While opportunities abound, the costs of moving beyond current industry product architecture and infrastructure are huge and the technological uncertainties are high. If hybrid drive trains win widespread acceptance, the commercial prospects for more radical technologies like fuel cells may be impaired. New materials pose their own dilemmas with respect to cost and product performance. Planning for end-of-life recycling of vehicles often conflicts with other trends in vehicle design and technological innovation. Finally, the outlines of a mobility business model are still unclear. Figuring out how best to preserve the bottom line and still go green will be the major strategic battleground in auto’s New Economy.

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Even as bold new plans are formulated for cars of the future the industry has to determine who these vehicles will be designed and marketed to. Any automaker will admit that they would like to have the next “world car.” A world car is loosely defined as a model that has universal appeal in most if not all markets and a high-profit margin. A world car takes advantage of the globalization of resources within a firm, modularization of parts and manufacturing techniques, and it also utilizes outsourcing in component and vehicle manufacturing.

On the other hand, automakers still have to consider how much of their resources should they devote to the needs of specific geographic markets. North American buyers, although appreciative of an inexpensive and highly fuel-efficient vehicle, tend to shy away from the generic look and smaller size that is traditionally associated with a world car. While some may argue that the American market is saturated (and in some ways, it is compared to most Asiatic countries, for example), it still obviously has a huge market of buyers as evinced by our sustained market of new car buyers.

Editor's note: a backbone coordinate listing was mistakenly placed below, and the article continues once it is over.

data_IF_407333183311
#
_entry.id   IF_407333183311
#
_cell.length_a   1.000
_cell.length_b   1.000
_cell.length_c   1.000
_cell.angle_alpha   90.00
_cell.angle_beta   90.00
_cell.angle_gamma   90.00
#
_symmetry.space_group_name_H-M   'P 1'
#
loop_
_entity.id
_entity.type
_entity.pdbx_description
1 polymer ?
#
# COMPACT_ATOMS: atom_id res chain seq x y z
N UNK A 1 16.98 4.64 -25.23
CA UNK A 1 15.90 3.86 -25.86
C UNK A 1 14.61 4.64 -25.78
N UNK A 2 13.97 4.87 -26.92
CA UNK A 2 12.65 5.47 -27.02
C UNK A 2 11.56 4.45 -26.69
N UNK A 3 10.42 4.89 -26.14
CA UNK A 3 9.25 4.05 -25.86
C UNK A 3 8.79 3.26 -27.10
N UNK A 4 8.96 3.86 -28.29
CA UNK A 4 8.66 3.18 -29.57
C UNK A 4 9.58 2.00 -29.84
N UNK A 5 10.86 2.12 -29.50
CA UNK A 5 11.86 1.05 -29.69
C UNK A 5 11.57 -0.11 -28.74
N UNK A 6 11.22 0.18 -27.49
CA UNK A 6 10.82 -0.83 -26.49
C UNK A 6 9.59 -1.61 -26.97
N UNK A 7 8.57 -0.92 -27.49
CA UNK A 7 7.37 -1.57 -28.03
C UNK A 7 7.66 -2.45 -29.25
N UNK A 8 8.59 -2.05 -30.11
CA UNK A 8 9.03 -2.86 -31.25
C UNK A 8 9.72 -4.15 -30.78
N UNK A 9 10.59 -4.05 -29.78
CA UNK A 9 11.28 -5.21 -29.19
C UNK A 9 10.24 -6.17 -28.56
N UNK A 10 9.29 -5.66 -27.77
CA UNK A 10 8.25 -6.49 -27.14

As new drive trains are developed, each automaker will have to make a decision. They will need to consider whether or not to launch these power plants in smaller (and easier to develop) platforms, or should they try and make them work in larger utility vehicles and sedans?

As important as product and market development is, manufacturing is also very important. The two most important elements of manufacturing are (1) the OEM-supplier interface, where suppliers get the goods needed to the OEM for vehicle manufacturing and (2) the internal manufacturing operations of the OEM, where the primary focus is on the design and assembly of vehicles.

As the industry enters the 21st century, the traditional automotive business model will be constantly challenged and revamped as components are modularized and manufacturing techniques undergo changes to make them both more efficient and worker-friendly.

The auto industry now faces the same pressures to reconfigure the supply chain that has transformed the faster-clock speed high technology industries. Automakers are increasingly reliant upon large and sophisticated Tier One suppliers (suppliers that deal directly with the manufacturer) that take on design and logistics responsibilities and make investments in capital equipment and advanced technology development.

Alliances among automakers and with firms outside the industry are increasingly common too (i.e. NUMMI, Mistubishi/Daimler Chrysler, etc.) as the costs of developing new technologies and of serving global markets strain the resources of even the largest firms.